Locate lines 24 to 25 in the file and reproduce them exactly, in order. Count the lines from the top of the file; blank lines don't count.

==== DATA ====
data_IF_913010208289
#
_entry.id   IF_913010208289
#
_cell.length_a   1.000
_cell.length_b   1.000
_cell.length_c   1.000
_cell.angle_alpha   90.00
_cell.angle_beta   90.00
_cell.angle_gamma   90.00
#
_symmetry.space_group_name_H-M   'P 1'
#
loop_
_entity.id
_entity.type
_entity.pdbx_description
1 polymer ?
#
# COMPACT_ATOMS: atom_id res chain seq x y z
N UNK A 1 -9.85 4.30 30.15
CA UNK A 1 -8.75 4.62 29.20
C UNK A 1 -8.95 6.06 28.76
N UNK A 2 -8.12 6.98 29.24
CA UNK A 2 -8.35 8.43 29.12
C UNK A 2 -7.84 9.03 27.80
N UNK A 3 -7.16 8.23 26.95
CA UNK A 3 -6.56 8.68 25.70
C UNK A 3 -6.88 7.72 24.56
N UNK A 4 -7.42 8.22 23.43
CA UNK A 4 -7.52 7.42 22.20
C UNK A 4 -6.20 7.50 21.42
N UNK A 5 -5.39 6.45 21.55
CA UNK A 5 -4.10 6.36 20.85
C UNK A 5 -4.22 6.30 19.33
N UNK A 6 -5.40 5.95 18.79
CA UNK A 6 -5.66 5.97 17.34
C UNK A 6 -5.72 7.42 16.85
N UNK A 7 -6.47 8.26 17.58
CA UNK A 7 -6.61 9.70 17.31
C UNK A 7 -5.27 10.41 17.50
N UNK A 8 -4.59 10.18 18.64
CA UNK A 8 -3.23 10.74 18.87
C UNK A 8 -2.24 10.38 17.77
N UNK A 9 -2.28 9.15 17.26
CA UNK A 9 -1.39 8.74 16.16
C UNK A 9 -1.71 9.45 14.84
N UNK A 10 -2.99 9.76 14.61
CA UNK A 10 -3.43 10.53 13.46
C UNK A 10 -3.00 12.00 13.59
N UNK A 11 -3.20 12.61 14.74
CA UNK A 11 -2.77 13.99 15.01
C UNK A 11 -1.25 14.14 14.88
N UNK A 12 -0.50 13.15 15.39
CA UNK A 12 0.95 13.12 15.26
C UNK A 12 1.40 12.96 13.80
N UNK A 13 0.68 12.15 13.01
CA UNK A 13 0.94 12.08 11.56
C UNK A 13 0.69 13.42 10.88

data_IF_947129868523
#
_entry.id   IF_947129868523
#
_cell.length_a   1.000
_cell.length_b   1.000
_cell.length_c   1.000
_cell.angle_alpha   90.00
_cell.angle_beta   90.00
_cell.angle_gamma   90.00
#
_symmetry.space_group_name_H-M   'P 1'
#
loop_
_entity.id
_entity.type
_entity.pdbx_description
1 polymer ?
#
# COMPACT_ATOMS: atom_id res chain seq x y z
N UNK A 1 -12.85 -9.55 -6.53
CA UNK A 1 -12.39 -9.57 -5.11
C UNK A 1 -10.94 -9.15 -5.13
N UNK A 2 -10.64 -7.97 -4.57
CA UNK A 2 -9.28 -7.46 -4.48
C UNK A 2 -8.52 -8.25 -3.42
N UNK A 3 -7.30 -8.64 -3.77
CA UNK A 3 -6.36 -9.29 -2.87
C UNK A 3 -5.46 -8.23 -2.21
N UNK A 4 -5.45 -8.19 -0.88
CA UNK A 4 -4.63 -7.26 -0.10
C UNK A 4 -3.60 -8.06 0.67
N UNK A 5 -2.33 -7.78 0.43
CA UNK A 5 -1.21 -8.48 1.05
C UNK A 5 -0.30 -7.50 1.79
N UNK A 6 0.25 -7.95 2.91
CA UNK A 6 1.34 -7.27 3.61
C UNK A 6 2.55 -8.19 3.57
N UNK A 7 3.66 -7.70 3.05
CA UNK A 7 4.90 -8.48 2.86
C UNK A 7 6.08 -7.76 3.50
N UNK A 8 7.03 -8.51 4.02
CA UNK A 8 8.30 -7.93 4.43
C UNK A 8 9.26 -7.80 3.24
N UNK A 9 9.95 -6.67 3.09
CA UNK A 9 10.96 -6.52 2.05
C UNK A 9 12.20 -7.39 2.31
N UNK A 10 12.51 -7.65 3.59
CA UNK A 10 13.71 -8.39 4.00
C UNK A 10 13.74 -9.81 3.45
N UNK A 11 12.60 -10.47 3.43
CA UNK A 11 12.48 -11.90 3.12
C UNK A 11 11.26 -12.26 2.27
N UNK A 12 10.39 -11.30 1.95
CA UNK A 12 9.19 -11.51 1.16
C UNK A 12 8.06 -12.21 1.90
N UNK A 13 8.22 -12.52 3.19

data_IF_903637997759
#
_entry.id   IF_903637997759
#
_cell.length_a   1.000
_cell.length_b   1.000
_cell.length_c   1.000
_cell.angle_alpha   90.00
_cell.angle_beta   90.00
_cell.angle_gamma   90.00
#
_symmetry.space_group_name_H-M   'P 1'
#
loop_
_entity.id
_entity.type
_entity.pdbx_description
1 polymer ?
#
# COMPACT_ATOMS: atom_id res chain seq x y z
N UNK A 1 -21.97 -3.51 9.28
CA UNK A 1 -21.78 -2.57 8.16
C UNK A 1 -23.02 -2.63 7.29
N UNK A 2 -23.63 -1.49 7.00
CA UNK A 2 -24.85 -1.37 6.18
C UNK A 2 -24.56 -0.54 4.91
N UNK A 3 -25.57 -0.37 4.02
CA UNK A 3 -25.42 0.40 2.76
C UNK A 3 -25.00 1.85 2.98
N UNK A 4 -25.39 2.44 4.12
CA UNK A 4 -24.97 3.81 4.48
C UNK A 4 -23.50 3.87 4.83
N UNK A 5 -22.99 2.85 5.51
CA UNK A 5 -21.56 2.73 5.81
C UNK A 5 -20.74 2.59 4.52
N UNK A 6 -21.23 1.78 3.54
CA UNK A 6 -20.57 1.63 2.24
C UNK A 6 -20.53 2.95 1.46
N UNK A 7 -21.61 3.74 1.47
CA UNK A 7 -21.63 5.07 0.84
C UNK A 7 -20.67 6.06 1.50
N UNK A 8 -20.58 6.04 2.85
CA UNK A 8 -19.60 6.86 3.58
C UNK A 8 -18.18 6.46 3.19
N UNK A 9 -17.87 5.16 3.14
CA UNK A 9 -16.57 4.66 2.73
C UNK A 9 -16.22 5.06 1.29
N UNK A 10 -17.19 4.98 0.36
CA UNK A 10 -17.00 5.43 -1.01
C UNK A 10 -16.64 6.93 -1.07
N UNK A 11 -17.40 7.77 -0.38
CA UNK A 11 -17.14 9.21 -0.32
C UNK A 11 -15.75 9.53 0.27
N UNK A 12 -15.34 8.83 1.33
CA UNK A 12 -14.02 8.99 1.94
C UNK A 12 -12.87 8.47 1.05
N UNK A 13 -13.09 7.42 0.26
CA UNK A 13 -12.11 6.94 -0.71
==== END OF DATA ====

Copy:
N UNK A 2 -8.12 6.98 29.24
CA UNK A 2 -8.35 8.43 29.12